That’s a different type of corruption. Most people don’t want to break the law. I’m concerned about eliminating perfectly legal forms of bribery. At least 4 out 5 Americans believe that Wall Street and special interests have too much control over our government. So, it’s not just a progressive thing. Remember, even a whole unit of Tea Party members marched with us on the Brooklyn Bridge. They want their elected officials to work for them, too. We see a flaw in our democracy, and there’s no reason why we shouldn’t be able to fix it. We want to educate people on this one issue.
What’s tragic to me is the precariousness of the middle class. I’ve seen people lose their jobs, and then lose their home. Or get sick, and then lose their home. Or be working full time but be unable to afford health care or to send their kids to college. A quarter of the kids in this country now live in poverty. Meanwhile, the Bush tax cuts for the rich remain in effect. Whatever happened to a living wage?
All of those problems are what makes this so urgent. And at the same time, the stock market just rolls on. It’s a disconnect, a money grab. Things will change when they can no longer exploit the people.
So, isn’t business to blame for these problems more than politicians?
No, I don’t fault business. If you run a corporation, your job is to maximize the return on investment for your investors. Good for you. But by the same token, we have to remember that corporations have no compassion. That’s why legislation and regulations are necessary.
Do you anticipate seeing greater African American involvement in the Occupy Wall Street Movement?
Definitely! Veteran activist Dr. Ben Chavis is coming aboard with his long history and great record in terms of organizing. I know that when the civil rights community joins forces with the unions and with the pop stars of the cultural community, we can make this country much greater.
Are you at all worried about a possible backlash from the black community the way that Dr. Cornel West and Tavis Smiley were criticized as being anti-Obama when they went on their poverty tour?
No, this not about Obama. I’m prepared to go on the road to make sure that Obama gets re-elected. I’m a big supporter of President Obama.
And what’s up next for Occupy Wall Street?
There’s going to be an announcement made very shortly. I can’t blow it, but I will say this much: I potentially see the unions, the black church and the cultural community coming together to spearhead a Poor People’s Revolution as a fulfillment of the dream envisioned by Dr. Martin Luther King.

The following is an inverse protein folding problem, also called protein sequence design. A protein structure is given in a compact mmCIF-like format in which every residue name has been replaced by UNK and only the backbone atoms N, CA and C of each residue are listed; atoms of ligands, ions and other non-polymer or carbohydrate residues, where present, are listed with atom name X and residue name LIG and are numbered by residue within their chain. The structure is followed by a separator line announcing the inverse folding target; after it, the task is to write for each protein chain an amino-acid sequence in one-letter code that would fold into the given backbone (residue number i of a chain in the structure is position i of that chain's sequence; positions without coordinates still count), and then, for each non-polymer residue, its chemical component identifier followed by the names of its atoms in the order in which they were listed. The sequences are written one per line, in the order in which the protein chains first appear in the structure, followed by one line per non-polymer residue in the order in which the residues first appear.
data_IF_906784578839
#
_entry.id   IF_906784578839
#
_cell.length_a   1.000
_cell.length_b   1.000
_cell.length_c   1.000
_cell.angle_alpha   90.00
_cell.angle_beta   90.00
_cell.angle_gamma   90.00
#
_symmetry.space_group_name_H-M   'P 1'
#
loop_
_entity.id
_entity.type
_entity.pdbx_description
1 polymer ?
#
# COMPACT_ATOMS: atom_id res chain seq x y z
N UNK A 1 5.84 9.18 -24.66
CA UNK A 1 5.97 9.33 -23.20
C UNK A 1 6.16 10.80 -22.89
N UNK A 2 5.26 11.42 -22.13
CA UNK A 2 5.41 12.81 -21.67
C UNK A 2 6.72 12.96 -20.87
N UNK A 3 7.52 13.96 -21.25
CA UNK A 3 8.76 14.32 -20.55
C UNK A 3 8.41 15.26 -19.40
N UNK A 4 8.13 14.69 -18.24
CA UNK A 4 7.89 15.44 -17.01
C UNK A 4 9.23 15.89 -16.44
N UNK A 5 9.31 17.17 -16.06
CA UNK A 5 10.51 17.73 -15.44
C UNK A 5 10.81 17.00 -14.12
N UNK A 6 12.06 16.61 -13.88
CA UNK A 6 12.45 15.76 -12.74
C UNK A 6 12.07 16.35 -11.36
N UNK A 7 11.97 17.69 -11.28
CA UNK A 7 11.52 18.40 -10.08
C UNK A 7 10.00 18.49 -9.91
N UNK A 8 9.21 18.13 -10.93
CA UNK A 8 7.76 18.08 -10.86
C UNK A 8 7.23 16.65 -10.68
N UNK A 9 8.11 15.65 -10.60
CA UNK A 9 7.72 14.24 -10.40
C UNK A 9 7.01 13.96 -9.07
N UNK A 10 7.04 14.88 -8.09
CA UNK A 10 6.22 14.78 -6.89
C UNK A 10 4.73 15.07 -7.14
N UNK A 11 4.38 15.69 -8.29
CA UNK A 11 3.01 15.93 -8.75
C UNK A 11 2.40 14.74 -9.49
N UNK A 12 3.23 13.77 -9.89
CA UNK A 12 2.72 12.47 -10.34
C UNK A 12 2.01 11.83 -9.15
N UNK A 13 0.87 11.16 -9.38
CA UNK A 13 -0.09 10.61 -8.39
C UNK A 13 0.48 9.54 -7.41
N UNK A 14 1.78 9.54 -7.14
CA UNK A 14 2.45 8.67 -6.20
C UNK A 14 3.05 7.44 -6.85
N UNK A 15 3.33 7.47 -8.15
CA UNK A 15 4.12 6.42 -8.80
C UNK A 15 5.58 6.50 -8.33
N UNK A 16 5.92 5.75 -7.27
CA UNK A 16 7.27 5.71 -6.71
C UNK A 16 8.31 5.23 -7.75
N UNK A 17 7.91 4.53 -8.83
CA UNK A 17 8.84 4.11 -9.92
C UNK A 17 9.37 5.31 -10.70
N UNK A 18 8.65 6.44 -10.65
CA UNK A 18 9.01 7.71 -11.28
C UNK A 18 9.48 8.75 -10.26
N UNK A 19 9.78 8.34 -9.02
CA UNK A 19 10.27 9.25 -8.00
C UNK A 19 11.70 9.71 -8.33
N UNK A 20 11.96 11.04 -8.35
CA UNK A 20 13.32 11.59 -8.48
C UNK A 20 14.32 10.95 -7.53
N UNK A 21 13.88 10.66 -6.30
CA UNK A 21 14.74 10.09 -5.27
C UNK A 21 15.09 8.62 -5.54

NEW YORK - It's a paradox that the only foreign-language kiosk set up in Zuccotti Park, the site that has been "occupied" by Occupy Wall Street, is for Spanish-language information, when, throughout Latin America, the movement has been met with little enthusiasm.
While Occupied Wall Street has resonated with people around the world, inspiring demonstrations from London to Seattle to Tokyo, the movement has failed to ignite the imagination of Latin Americans.
At a time when thousands of people have gathered to protest from New York's Times Square to the piazzas adjacent to Rome's Coliseum, the number of protesters in major Latin American cities has been in the hundreds at best. More »
Protesters continue to gather on Wall Street in New York, in Boston's Financial District, in Chicago, Los Angeles and other cities to challenge America's economic policies. The protests called "Occupy Wall Street" began on Sept. 17 and seem to be gaining momentum. The local version is called "Occupy Boston."
So far the protests have no identifiable leader and no precise agenda. However, the theme of economic inequality is gaining momentum. Some participants identify themselves as 99 Percenters, those who do not share in the prosperity of the top 1 percent of taxpayers. According to an analysis by the Tax Foundation of 2008 tax returns, the top 1 percent of taxpayers received more than 20 percent of all taxable income.
This income disparity is as great as that experienced in the crash of 1929. And the high rate of unemployment (9.1 percent) creates a politically volatile mix because of its impact on the middle class. Some analysts predict that jobs will not be abundantly available in the future since the decline of the nation's manufacturing base. More »
With the protest "Occupy Wall Street" entering its second month, more people are becoming aware of the great disparity in income among Americans. The slogan "99 percenters" indicates that protest supporters are not among the 1 percent of taxpayers that receive more than 20 percent of all revenue reported.
Not far from the site of "Occupy Boston," an encampment of those engaged in opposition to the country's financial practices, is the office of Boston Rising. This not-for-profit organization has launched a new strategy to help people rise from poverty to affluence.
Several years ago, a group of well-intentioned successful businessmen decided to use their economic acumen to help resolve the problem of poverty in Boston. From their perspective the problem was simple. It is clear that poverty results from the absence of money. They believed that if you provide the cash, then the problem goes away. More »